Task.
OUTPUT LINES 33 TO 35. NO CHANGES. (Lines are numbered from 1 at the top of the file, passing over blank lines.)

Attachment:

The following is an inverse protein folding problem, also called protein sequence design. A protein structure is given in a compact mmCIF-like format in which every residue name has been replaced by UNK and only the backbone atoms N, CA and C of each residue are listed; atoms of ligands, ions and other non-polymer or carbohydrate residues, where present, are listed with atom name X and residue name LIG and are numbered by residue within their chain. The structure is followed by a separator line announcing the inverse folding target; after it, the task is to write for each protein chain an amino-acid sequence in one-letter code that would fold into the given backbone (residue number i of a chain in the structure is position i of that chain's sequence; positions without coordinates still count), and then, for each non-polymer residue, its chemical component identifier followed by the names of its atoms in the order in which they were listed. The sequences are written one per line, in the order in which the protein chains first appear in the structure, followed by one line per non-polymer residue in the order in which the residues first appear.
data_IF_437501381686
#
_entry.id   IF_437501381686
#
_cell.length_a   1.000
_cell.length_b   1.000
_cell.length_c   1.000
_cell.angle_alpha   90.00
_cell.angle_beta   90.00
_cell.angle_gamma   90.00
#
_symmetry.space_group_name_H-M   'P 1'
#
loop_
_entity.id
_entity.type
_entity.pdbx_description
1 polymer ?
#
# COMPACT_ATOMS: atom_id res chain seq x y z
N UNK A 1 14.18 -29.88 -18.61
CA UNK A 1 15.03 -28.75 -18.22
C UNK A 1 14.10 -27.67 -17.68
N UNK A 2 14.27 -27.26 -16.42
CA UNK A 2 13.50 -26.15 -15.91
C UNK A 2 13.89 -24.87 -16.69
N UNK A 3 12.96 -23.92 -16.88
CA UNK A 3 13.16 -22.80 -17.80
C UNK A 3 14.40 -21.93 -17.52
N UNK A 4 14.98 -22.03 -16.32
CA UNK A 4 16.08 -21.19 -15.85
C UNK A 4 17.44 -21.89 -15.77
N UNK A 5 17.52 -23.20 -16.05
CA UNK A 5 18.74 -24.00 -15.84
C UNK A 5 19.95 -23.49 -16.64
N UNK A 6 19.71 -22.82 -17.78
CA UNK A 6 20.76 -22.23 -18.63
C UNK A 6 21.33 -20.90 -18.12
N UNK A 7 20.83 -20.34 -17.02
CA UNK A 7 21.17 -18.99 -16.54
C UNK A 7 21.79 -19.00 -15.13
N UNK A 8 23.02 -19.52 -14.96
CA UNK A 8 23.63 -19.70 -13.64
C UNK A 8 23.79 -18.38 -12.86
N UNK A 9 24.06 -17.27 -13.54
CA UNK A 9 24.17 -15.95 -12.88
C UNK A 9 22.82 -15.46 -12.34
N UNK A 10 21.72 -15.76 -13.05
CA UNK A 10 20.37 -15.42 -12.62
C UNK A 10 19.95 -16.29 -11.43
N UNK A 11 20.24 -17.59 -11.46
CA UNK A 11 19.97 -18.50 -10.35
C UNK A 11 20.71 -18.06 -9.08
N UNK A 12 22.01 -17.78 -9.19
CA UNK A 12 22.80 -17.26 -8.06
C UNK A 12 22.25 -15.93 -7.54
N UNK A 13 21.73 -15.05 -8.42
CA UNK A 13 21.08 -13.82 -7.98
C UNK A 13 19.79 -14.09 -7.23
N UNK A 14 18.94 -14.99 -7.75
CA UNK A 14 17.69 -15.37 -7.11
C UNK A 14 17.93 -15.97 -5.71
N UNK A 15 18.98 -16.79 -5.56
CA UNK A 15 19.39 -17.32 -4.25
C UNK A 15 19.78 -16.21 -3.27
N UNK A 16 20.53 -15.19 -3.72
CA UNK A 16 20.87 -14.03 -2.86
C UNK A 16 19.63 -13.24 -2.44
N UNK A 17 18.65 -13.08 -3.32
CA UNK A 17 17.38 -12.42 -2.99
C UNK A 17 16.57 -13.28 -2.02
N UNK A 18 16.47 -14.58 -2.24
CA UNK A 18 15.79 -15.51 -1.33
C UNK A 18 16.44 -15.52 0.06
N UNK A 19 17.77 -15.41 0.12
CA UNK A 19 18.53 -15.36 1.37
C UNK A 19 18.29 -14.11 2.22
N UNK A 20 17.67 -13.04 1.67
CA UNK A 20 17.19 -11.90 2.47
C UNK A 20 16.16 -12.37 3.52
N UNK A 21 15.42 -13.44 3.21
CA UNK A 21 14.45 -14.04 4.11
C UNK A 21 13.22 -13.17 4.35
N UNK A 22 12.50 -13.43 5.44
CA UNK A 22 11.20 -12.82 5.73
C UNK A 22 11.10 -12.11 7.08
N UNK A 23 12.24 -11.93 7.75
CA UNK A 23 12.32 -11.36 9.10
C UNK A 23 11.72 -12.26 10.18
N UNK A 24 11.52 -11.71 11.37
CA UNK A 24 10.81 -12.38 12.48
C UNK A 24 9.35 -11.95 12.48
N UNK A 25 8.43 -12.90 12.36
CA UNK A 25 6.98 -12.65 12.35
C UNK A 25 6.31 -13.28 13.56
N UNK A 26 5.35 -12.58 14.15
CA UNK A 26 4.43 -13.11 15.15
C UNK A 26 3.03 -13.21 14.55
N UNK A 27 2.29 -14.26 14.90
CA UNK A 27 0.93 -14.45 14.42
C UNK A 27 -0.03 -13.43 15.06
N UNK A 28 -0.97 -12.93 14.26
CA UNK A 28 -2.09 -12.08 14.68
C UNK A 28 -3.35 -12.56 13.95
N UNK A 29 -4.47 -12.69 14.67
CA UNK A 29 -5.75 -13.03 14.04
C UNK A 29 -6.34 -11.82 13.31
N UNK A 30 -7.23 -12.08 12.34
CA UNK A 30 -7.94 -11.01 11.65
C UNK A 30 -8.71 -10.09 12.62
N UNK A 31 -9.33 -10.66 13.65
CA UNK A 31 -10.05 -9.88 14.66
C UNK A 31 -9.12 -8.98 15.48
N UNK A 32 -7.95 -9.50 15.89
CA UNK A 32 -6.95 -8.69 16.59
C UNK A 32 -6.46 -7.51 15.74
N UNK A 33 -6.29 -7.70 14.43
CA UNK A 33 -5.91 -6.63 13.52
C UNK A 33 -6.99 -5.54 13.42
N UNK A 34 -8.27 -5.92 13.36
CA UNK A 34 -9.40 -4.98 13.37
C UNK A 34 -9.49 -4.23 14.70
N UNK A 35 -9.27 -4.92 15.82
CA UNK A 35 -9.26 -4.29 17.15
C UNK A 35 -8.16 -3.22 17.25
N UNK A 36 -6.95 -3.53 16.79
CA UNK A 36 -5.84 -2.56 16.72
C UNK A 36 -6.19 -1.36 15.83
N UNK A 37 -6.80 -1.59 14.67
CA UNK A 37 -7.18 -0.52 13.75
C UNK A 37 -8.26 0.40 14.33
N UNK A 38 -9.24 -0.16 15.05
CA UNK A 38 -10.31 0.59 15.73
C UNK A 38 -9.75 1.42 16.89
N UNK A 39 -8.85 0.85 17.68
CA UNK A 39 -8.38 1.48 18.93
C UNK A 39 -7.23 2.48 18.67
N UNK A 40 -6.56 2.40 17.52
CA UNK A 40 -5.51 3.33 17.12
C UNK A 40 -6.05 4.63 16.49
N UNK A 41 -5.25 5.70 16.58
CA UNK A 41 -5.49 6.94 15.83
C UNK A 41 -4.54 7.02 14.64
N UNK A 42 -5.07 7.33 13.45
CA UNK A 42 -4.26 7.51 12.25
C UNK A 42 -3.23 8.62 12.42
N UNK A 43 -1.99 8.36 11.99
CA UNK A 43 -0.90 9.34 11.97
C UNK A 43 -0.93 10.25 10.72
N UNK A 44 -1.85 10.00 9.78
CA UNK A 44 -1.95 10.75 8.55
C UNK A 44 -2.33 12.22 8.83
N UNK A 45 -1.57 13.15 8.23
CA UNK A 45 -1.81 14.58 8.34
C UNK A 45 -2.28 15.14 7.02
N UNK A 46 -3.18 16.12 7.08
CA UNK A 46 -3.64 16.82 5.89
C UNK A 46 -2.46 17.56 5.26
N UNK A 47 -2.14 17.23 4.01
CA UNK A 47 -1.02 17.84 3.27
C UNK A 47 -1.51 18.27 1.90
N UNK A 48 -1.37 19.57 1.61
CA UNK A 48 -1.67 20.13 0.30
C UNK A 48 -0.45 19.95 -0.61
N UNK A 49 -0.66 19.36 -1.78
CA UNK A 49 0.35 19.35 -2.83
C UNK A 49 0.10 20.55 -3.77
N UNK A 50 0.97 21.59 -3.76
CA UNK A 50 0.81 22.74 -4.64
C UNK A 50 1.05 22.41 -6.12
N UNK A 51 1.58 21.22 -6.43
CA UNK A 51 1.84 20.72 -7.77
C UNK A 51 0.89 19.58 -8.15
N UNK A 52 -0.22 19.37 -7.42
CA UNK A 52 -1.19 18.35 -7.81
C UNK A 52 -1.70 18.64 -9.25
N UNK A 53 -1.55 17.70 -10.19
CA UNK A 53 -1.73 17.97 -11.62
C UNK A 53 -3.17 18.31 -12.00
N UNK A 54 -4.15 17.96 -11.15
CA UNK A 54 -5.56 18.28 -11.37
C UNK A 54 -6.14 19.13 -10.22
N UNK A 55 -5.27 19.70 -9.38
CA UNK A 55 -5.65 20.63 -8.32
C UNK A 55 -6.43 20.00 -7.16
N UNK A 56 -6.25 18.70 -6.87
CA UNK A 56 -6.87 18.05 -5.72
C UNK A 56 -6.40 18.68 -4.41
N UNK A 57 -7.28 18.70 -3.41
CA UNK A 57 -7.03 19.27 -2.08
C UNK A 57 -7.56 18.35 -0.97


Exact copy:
C UNK A 4 17.44 -21.89 -15.77
N UNK A 5 17.52 -23.20 -16.05
CA UNK A 5 18.74 -24.00 -15.84